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Measurement of Cruelty in Children: The Cruelty to Animals Inventory

By Mark R. Dadds, Clare Whiting, Paul Bunn, Jennifer A. Fraser, Juliana H. Charlson and Andrew Pinola-Merlo


Cruelty to animals may be a particularly pernicious aspect of problematic child development. Progress in understanding the development of the problem is limited due to the complex nature of cruelty as a construct, and limitations with current assessment measures. The Children and Animals Inventory (CAI) was developed as a brief self- and parent-report measure of F. R. Ascione''s (1993) 9 parameters of cruelty. The CAI emerged as a reliable, stable, and readily utilized measure of cruelty using parent and child reports. Children (especially the older children) reported higher rates of cruelty than their parents and boys reported more cruelty than girls. Self- and parent-reports showed good convergence with independent observations of cruelty versus nurturance during free interactions with domestic animals. The results indicate that cruelty to animals can be reliably measured using brief child and parent report measures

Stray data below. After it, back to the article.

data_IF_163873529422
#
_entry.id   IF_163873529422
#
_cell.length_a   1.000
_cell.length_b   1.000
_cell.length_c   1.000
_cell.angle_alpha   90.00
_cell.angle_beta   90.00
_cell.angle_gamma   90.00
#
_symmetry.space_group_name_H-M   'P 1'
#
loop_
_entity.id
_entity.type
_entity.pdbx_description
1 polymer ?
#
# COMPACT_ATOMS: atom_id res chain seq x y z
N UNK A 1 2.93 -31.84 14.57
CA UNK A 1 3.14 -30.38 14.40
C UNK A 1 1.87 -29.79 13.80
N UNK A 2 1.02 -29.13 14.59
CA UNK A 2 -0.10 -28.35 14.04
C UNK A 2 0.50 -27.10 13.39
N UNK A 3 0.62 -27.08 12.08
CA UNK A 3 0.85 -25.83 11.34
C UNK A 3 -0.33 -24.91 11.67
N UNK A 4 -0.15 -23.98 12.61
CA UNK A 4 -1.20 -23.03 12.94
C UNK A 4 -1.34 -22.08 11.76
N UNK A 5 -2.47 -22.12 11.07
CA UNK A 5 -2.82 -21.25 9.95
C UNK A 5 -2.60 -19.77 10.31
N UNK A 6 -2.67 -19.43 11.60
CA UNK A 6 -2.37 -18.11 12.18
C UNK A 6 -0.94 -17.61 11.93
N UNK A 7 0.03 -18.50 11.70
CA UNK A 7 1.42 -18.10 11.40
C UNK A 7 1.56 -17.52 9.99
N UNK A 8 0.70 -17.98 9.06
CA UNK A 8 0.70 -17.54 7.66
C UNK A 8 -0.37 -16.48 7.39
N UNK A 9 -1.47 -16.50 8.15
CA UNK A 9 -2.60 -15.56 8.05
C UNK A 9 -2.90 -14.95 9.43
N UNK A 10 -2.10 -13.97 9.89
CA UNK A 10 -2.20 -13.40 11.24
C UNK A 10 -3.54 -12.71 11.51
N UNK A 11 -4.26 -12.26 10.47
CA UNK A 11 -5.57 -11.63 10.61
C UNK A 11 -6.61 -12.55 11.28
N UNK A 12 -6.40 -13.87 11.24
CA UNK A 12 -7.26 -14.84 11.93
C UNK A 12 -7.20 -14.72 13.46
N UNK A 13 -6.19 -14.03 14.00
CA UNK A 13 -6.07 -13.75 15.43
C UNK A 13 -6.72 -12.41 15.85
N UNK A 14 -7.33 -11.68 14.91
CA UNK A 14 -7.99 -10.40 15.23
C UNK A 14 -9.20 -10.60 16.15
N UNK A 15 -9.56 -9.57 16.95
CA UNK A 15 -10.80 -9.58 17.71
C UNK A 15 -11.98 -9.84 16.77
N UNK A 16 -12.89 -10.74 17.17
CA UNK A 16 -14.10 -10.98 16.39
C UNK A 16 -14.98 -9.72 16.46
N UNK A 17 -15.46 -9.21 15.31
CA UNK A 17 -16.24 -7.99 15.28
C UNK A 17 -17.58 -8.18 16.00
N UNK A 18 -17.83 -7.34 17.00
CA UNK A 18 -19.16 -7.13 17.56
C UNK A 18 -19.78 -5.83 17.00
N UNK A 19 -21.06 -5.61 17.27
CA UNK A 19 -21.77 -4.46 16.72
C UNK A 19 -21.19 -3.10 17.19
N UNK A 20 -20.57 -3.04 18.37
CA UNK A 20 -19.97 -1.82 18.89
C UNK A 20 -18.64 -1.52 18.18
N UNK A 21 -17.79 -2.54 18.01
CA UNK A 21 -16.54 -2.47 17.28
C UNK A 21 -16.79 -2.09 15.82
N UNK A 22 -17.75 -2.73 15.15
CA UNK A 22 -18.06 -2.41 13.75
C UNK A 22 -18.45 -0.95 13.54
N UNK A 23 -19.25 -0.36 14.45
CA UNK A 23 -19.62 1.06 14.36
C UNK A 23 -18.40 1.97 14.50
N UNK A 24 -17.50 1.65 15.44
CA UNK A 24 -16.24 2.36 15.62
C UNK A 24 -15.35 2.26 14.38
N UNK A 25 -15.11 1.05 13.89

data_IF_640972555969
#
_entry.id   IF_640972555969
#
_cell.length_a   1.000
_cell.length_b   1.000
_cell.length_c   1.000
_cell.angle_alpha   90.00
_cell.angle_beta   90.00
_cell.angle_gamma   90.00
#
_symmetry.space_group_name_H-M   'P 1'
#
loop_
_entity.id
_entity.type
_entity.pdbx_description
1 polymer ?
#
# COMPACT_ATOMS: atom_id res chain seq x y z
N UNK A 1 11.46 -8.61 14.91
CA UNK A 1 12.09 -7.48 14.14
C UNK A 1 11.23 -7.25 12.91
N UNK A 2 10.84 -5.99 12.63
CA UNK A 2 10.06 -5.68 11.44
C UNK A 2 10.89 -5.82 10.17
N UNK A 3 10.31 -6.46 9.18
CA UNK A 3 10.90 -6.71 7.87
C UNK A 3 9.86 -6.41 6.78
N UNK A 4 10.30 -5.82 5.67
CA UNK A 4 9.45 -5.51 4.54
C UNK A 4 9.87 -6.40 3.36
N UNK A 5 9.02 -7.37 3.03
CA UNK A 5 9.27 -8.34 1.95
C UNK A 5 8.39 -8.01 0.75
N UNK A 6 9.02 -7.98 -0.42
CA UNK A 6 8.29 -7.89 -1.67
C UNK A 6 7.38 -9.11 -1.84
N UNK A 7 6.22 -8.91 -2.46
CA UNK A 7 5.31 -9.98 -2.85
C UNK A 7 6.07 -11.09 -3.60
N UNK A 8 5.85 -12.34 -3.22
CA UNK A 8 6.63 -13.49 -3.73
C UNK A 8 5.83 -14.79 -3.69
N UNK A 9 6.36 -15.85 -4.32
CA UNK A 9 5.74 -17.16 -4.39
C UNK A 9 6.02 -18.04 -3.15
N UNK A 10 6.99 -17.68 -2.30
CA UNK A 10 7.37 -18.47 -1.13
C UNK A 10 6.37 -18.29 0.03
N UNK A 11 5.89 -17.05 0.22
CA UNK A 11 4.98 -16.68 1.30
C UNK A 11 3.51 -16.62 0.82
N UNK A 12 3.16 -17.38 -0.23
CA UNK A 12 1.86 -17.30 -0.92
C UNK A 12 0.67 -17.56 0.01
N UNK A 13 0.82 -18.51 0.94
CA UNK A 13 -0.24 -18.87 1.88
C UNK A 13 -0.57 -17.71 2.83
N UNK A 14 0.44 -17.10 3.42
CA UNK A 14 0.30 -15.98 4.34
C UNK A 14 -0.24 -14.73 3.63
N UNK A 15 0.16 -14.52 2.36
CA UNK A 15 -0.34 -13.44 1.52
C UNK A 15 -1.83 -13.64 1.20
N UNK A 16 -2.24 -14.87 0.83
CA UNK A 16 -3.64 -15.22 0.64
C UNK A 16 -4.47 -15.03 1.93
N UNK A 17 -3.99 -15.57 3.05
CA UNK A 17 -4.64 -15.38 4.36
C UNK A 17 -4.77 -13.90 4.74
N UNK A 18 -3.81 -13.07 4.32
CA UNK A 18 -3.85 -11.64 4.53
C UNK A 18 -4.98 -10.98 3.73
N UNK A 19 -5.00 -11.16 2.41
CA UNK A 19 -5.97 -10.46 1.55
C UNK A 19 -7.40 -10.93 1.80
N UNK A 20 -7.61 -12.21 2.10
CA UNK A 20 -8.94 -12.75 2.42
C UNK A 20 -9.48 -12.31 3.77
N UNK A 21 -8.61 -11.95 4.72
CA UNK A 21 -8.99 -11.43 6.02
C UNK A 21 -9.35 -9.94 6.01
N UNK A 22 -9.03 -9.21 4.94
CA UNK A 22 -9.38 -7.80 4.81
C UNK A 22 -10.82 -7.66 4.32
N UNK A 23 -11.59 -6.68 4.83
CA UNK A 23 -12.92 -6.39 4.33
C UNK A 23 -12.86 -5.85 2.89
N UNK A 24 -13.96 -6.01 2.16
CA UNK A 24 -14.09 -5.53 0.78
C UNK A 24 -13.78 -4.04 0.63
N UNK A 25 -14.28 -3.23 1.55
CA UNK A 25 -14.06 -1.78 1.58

Topics: 110319 Psychiatry (incl. Psychotherapy), 110000 MEDICAL AND HEALTH SCIENCES, cruelty to animals, measurement, child psychopathology, aggression
Publisher: Springer
Year: 2004
DOI identifier: 10.1023/B:JACP.0000026145.69556.d9
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